Essay 2--One Hour Engine Rebuild Corp. ("ERC") filed a chapter 11 petition on January 3, 1994. ERC's business is to rebuild old, worn out automobile engines so that they are nearly as good as new. ERC's place of business--its machine shop--is located on land owned by ERC and known as 123 Oak Street. First Bank holds a $2 million first mortgage on the land and building at 123 Oak Street; Second Bank holds a $1.5 million second mortgage on the land and building. Both mortgages are nonrecourse. There are no other secured creditors. All the parties agree that the going concern value of the property of the estate (including 123 Oak Street) is $5 million and that the value of the land and building at 123 Oak Street is $2.5 million out of the $5 million total. ERC owes 37 different trade creditors (each of whom holds one claim) a total of $1 million. ERC owes its president and sole stockholder, Block, $700,000 for money lent to ERC in a legitimate loan transaction several years ago. Fourteen residents of a condominium located next to 123 Oak Street sued ERC in mid-1993 claiming that their health was ruined due to fumes emanating from ERC's facility. (ERC uses various solvents to clean engine parts; the fourteen health claimants claimed that they developed chemical sensitivities due to exposure to the solvents.) ERC improved its air filtration system in late 1993; no fumes have escaped the machine shop since then. Nevertheless, the fourteen health claimants would prefer to have the machine shop closed down, since they fear that the air filtration system may not be maintained properly in the future. Costs of defending the suit, costs of improving the air filtration system, and a slowdown in sales of rebuilt engines all combined to force ERC into chapter 11. In late 1994 ERC filed a proposed plan which created four classes: 1. The plan leaves Class 1--consisting only of First Bank's secured claim--unimpaired. 2. The plan places Second Bank's secured claim by itself in Class 2 and provides that Second Bank will receive, on account of its secured claim, a $500,000 promissory note secured by a second mortgage on 123 Oak Street. The $500,000 promissory note will carry an interest rate of 10% per year (which you should assume is a fair market rate), but for the first two years no payment at all of principal or interest will be made; the accrued interest will be added to the principal amount of the note, so that after two years the principal amount will be $605,000. On the third through tenth anniversaries of the effective date, ERC will pay 10% interest, which will be $60,500 each year. On the tenth anniversary of the effective date ERC will also pay the entire amount of the principal, $605,000. The plan commits ERC to spending at least $30,000 per year on building maintenance and improvements, and it provides that the interest rate on the note will go up to 12% for any year in which ERC does not meet that commitment. 3. The plan places all unsecured claims together in Class 3. Holders of claims in Class 3 will receive five year promissory notes at a market rate of interest in an amount equal to 25% of their allowed claims. They will also receive one share of stock in the reorganized ERC for each $1,000 of claim. (Interest on the notes and dividends payable on the stock will be calculated from the effective date of the plan, even if the notes and stock are not given out until later. Thus, if it takes a year or two to determine the amount of the claims owed to the health claimants so that the amount of the notes and stock to be given to them can be determined, they will not lose out on the interest and dividends due them for the period from the effective date up until the time they get their notes and stock.) 7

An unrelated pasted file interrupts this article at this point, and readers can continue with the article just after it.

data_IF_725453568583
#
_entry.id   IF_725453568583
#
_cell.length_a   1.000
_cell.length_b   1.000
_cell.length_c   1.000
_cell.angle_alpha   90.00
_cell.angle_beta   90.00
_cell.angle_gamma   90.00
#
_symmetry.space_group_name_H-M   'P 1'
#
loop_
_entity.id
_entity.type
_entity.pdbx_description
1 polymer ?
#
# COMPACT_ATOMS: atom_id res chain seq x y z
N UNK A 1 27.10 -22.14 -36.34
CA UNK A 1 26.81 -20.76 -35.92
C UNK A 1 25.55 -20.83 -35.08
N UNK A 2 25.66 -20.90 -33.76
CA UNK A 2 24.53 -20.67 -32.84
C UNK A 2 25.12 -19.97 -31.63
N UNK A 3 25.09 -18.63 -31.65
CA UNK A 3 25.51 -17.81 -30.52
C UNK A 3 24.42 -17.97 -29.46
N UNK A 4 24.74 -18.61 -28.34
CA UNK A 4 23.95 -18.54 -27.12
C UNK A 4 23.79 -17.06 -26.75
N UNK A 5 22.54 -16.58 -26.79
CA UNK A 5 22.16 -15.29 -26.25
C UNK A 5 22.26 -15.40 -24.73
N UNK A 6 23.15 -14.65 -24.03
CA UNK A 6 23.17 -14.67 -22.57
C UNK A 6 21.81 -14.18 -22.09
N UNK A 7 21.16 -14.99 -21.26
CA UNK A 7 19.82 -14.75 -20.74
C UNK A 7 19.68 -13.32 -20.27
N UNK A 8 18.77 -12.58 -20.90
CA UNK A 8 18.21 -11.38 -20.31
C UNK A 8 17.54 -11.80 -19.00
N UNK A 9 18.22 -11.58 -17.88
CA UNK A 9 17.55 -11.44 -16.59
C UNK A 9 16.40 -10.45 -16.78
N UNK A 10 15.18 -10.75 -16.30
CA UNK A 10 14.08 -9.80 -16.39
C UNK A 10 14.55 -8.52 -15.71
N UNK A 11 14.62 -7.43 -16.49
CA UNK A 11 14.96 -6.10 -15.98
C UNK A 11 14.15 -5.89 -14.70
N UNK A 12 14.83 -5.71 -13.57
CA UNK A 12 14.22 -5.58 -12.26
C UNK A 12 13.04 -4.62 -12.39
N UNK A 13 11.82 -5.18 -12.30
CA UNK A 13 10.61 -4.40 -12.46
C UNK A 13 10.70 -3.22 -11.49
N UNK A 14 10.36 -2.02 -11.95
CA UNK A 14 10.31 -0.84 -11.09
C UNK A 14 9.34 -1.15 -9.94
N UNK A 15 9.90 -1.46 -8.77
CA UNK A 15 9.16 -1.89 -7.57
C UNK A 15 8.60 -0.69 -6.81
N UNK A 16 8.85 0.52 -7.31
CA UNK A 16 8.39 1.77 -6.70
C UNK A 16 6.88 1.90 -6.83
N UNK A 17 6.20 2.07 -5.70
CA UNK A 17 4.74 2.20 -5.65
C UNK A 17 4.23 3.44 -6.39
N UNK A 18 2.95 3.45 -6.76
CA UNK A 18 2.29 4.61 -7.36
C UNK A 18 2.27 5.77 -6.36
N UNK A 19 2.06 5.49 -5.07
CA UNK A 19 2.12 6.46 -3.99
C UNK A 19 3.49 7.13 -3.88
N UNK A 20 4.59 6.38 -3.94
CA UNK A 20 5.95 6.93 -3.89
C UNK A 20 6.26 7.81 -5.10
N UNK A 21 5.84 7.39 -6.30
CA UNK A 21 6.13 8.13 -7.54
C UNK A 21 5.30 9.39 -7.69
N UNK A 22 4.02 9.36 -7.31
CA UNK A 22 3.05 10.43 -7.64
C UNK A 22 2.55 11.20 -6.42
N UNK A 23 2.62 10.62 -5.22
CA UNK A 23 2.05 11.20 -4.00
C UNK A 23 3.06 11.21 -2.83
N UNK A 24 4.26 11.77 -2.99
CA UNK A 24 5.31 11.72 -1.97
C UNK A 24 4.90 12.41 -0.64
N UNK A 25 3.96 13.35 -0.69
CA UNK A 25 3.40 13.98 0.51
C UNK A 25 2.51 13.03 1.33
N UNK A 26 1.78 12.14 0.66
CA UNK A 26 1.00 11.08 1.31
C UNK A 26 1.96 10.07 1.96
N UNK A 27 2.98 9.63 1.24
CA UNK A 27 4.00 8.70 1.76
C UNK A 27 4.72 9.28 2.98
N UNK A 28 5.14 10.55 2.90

4.The plan places the interests of ERC's stockholder (Block) in Class 4. Block's existing shares in ERC will be cancelled, but, on account of his old stock, Block will receive 1,000 shares of stock in the reorganized ERC. The disclosure statement correctly stated that holders of general unsecured claims would receive payment equal to approximately 30% of the amount of their claims if ERC were liquidated in a chapter 7 case. ERC objected to the large claims filed by the health claimants, who then sought allowance of their claims for voting purposes. The bankruptcy judge ruled that "the health claimants likely suffered serious injury for which ERC is liable, and I will try their cases in a few months. For purposes of voting, each health claimant's claim will be temporarily allowed in the amount of $1 each, which will give each the same voting power. That is appropriate because their injuries seem to be similar in severity." The 37 trade creditors and Block all voted to accept the plan. Second Bank and all 14 of the health claimants voted to reject the plan. Briefly discuss the following questions: (1) Does the plan treat Class 2 fairly and equitably? How is your analysis affected by whether Second Bank made the section 1111(b)(2) election? (2) Did Class 3 accept the plan? Is your analysis affected by whether Second Bank made the section 1111(b)(2) election? (3) Assume the total amount of allowed claims in Class 3 turns out to be $5 million after the claims of the health claimants are finally determined. Is the plan fair and equitable with respect to Class 3? Is the best interests of creditors test (section 1129(a)(7)(A)) satisfied with respect to the health claimants? (4) Did the bankruptcy judge err in assigning a $1 value to each health claimant's claim for purposes of voting on the plan proposed by ERC? Did the bankruptcy judge err in stating that "I will try their cases"?